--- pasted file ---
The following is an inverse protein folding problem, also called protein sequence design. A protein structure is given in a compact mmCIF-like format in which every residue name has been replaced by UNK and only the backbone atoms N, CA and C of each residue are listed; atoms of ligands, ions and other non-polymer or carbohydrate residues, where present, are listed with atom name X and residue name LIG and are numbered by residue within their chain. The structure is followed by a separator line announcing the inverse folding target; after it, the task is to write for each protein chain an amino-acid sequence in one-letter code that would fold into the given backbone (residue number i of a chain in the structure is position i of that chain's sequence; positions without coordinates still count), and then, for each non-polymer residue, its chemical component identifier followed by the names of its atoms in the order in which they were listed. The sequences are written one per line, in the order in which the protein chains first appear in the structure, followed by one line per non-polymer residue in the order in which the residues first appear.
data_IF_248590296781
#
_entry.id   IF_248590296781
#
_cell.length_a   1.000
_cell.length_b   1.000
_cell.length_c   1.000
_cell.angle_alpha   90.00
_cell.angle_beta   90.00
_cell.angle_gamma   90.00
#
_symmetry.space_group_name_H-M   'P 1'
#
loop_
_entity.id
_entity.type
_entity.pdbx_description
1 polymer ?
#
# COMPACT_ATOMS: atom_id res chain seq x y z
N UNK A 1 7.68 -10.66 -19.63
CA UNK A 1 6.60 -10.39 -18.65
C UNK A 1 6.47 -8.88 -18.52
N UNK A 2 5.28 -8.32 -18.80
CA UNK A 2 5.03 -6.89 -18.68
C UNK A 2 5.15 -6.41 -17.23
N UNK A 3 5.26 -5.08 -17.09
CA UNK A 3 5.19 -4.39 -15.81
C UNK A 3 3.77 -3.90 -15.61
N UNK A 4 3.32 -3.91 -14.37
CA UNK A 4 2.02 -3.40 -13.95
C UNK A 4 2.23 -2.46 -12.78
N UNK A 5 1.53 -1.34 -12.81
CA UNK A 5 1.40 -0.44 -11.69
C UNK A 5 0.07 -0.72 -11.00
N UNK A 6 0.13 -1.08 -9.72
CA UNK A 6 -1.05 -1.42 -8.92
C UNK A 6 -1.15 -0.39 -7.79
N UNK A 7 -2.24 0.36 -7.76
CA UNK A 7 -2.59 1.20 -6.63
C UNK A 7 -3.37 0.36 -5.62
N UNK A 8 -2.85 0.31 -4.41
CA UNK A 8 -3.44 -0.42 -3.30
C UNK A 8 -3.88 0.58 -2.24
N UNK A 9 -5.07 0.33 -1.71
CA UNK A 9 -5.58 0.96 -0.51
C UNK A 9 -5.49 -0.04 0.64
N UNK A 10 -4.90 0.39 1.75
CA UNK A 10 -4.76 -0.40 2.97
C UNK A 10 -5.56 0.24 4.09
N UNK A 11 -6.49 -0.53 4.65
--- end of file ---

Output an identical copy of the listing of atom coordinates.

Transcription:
The following is an inverse protein folding problem, also called protein sequence design. A protein structure is given in a compact mmCIF-like format in which every residue name has been replaced by UNK and only the backbone atoms N, CA and C of each residue are listed; atoms of ligands, ions and other non-polymer or carbohydrate residues, where present, are listed with atom name X and residue name LIG and are numbered by residue within their chain. The structure is followed by a separator line announcing the inverse folding target; after it, the task is to write for each protein chain an amino-acid sequence in one-letter code that would fold into the given backbone (residue number i of a chain in the structure is position i of that chain's sequence; positions without coordinates still count), and then, for each non-polymer residue, its chemical component identifier followed by the names of its atoms in the order in which they were listed. The sequences are written one per line, in the order in which the protein chains first appear in the structure, followed by one line per non-polymer residue in the order in which the residues first appear.
data_IF_248590296781
#
_entry.id   IF_248590296781
#
_cell.length_a   1.000
_cell.length_b   1.000
_cell.length_c   1.000
_cell.angle_alpha   90.00
_cell.angle_beta   90.00
_cell.angle_gamma   90.00
#
_symmetry.space_group_name_H-M   'P 1'
#
loop_
_entity.id
_entity.type
_entity.pdbx_description
1 polymer ?
#
# COMPACT_ATOMS: atom_id res chain seq x y z
N UNK A 1 7.68 -10.66 -19.63
CA UNK A 1 6.60 -10.39 -18.65
C UNK A 1 6.47 -8.88 -18.52
N UNK A 2 5.28 -8.32 -18.80
CA UNK A 2 5.03 -6.89 -18.68
C UNK A 2 5.15 -6.41 -17.23
N UNK A 3 5.26 -5.08 -17.09
CA UNK A 3 5.19 -4.39 -15.81
C UNK A 3 3.77 -3.90 -15.61
N UNK A 4 3.32 -3.91 -14.37
CA UNK A 4 2.02 -3.40 -13.95
C UNK A 4 2.23 -2.46 -12.78
N UNK A 5 1.53 -1.34 -12.81
CA UNK A 5 1.40 -0.44 -11.69
C UNK A 5 0.07 -0.72 -11.00
N UNK A 6 0.13 -1.08 -9.72
CA UNK A 6 -1.05 -1.42 -8.92
C UNK A 6 -1.15 -0.39 -7.79
N UNK A 7 -2.24 0.36 -7.76
CA UNK A 7 -2.59 1.20 -6.63
C UNK A 7 -3.37 0.36 -5.62
N UNK A 8 -2.85 0.31 -4.41
CA UNK A 8 -3.44 -0.42 -3.30
C UNK A 8 -3.88 0.58 -2.24
N UNK A 9 -5.07 0.33 -1.71
CA UNK A 9 -5.58 0.96 -0.51
C UNK A 9 -5.49 -0.04 0.64
N UNK A 10 -4.90 0.39 1.75
CA UNK A 10 -4.76 -0.40 2.97
C UNK A 10 -5.56 0.24 4.09
N UNK A 11 -6.49 -0.53 4.65